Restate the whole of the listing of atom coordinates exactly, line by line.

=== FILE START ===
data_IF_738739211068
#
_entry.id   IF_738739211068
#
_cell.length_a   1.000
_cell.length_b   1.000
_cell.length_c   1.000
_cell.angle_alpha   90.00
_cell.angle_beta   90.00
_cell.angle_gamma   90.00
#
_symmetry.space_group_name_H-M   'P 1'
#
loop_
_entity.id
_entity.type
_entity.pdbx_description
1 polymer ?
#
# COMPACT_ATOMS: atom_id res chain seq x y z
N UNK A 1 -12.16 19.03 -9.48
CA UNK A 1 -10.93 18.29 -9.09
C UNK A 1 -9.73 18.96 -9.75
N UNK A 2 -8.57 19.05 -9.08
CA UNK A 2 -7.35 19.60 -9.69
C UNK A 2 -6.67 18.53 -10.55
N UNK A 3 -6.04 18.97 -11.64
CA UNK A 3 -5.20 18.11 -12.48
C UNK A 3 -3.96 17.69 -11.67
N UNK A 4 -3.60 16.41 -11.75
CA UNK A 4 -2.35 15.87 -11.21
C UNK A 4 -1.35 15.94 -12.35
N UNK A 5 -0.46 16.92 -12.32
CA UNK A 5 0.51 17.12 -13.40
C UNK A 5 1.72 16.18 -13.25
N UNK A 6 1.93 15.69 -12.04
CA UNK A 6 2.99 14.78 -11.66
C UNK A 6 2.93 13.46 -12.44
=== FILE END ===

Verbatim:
data_IF_738739211068
#
_entry.id   IF_738739211068
#
_cell.length_a   1.000
_cell.length_b   1.000
_cell.length_c   1.000
_cell.angle_alpha   90.00
_cell.angle_beta   90.00
_cell.angle_gamma   90.00
#
_symmetry.space_group_name_H-M   'P 1'
#
loop_
_entity.id
_entity.type
_entity.pdbx_description
1 polymer ?
#
# COMPACT_ATOMS: atom_id res chain seq x y z
N UNK A 1 -12.16 19.03 -9.48
CA UNK A 1 -10.93 18.29 -9.09
C UNK A 1 -9.73 18.96 -9.75
N UNK A 2 -8.57 19.05 -9.08
CA UNK A 2 -7.35 19.60 -9.69
C UNK A 2 -6.67 18.53 -10.55
N UNK A 3 -6.04 18.97 -11.64
CA UNK A 3 -5.20 18.11 -12.48
C UNK A 3 -3.96 17.69 -11.67
N UNK A 4 -3.60 16.41 -11.75
CA UNK A 4 -2.35 15.87 -11.21
C UNK A 4 -1.35 15.94 -12.35
N UNK A 5 -0.46 16.92 -12.32
CA UNK A 5 0.51 17.12 -13.40
C UNK A 5 1.72 16.18 -13.25
N UNK A 6 1.93 15.69 -12.04
CA UNK A 6 2.99 14.78 -11.66
C UNK A 6 2.93 13.46 -12.44